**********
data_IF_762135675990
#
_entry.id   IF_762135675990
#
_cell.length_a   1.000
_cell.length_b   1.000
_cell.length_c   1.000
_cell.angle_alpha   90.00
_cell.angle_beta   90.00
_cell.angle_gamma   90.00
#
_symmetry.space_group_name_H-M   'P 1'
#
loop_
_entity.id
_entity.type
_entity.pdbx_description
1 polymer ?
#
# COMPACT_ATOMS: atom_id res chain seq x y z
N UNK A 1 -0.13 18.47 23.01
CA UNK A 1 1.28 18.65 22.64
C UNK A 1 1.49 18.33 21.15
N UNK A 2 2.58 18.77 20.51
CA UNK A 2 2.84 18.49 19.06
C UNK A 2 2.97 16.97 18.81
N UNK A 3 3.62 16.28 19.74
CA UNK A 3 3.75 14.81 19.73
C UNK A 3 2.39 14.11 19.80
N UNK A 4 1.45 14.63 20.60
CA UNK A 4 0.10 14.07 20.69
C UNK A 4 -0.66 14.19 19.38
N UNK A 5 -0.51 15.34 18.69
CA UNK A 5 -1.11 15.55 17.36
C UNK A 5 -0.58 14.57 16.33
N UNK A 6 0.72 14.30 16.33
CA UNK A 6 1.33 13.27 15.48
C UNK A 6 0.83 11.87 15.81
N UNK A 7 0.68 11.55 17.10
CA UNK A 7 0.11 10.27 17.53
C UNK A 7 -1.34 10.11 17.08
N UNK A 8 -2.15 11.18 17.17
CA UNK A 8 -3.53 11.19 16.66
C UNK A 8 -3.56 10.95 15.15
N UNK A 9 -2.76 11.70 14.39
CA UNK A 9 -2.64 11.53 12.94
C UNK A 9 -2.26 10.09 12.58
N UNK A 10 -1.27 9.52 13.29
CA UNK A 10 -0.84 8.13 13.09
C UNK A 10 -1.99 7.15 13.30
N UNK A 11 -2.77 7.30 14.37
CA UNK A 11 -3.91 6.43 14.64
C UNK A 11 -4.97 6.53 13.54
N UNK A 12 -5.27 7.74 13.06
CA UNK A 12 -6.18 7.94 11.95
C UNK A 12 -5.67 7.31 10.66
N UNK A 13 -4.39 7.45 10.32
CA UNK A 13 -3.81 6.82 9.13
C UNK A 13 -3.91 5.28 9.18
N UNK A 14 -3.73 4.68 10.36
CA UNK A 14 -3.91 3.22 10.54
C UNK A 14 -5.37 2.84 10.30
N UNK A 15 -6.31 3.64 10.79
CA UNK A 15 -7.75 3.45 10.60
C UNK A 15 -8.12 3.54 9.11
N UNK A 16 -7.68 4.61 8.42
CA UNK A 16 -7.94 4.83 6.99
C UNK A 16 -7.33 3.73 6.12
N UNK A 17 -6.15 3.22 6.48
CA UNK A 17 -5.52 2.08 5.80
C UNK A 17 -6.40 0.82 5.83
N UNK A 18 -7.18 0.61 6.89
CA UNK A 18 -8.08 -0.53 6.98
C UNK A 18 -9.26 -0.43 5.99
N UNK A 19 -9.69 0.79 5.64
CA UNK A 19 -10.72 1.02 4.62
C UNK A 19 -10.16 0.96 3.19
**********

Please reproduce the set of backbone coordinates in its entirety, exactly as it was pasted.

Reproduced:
data_IF_762135675990
#
_entry.id   IF_762135675990
#
_cell.length_a   1.000
_cell.length_b   1.000
_cell.length_c   1.000
_cell.angle_alpha   90.00
_cell.angle_beta   90.00
_cell.angle_gamma   90.00
#
_symmetry.space_group_name_H-M   'P 1'
#
loop_
_entity.id
_entity.type
_entity.pdbx_description
1 polymer ?
#
# COMPACT_ATOMS: atom_id res chain seq x y z
N UNK A 1 -0.13 18.47 23.01
CA UNK A 1 1.28 18.65 22.64
C UNK A 1 1.49 18.33 21.15
N UNK A 2 2.58 18.77 20.51
CA UNK A 2 2.84 18.49 19.06
C UNK A 2 2.97 16.97 18.81
N UNK A 3 3.62 16.28 19.74
CA UNK A 3 3.75 14.81 19.73
C UNK A 3 2.39 14.11 19.80
N UNK A 4 1.45 14.63 20.60
CA UNK A 4 0.10 14.07 20.69
C UNK A 4 -0.66 14.19 19.38
N UNK A 5 -0.51 15.34 18.69
CA UNK A 5 -1.11 15.55 17.36
C UNK A 5 -0.58 14.57 16.33
N UNK A 6 0.72 14.30 16.33
CA UNK A 6 1.33 13.27 15.48
C UNK A 6 0.83 11.87 15.81
N UNK A 7 0.68 11.55 17.10
CA UNK A 7 0.11 10.27 17.53
C UNK A 7 -1.34 10.11 17.08
N UNK A 8 -2.15 11.18 17.17
CA UNK A 8 -3.53 11.19 16.66
C UNK A 8 -3.56 10.95 15.15
N UNK A 9 -2.76 11.70 14.39
CA UNK A 9 -2.64 11.53 12.94
C UNK A 9 -2.26 10.09 12.58
N UNK A 10 -1.27 9.52 13.29
CA UNK A 10 -0.84 8.13 13.09
C UNK A 10 -1.99 7.15 13.30
N UNK A 11 -2.77 7.30 14.37
CA UNK A 11 -3.91 6.43 14.64
C UNK A 11 -4.97 6.53 13.54
N UNK A 12 -5.27 7.74 13.06
CA UNK A 12 -6.18 7.94 11.95
C UNK A 12 -5.67 7.31 10.66
N UNK A 13 -4.39 7.45 10.32
CA UNK A 13 -3.81 6.82 9.13
C UNK A 13 -3.91 5.28 9.18
N UNK A 14 -3.73 4.68 10.36
CA UNK A 14 -3.91 3.22 10.54
C UNK A 14 -5.37 2.84 10.30
N UNK A 15 -6.31 3.64 10.79
CA UNK A 15 -7.75 3.45 10.60
C UNK A 15 -8.12 3.54 9.11
N UNK A 16 -7.68 4.61 8.42
CA UNK A 16 -7.94 4.83 6.99
C UNK A 16 -7.33 3.73 6.12
N UNK A 17 -6.15 3.22 6.48
CA UNK A 17 -5.52 2.08 5.80
C UNK A 17 -6.40 0.82 5.83
N UNK A 18 -7.18 0.61 6.89
CA UNK A 18 -8.08 -0.53 6.98
C UNK A 18 -9.26 -0.43 5.99
N UNK A 19 -9.69 0.79 5.64
CA UNK A 19 -10.72 1.02 4.62
C UNK A 19 -10.16 0.96 3.19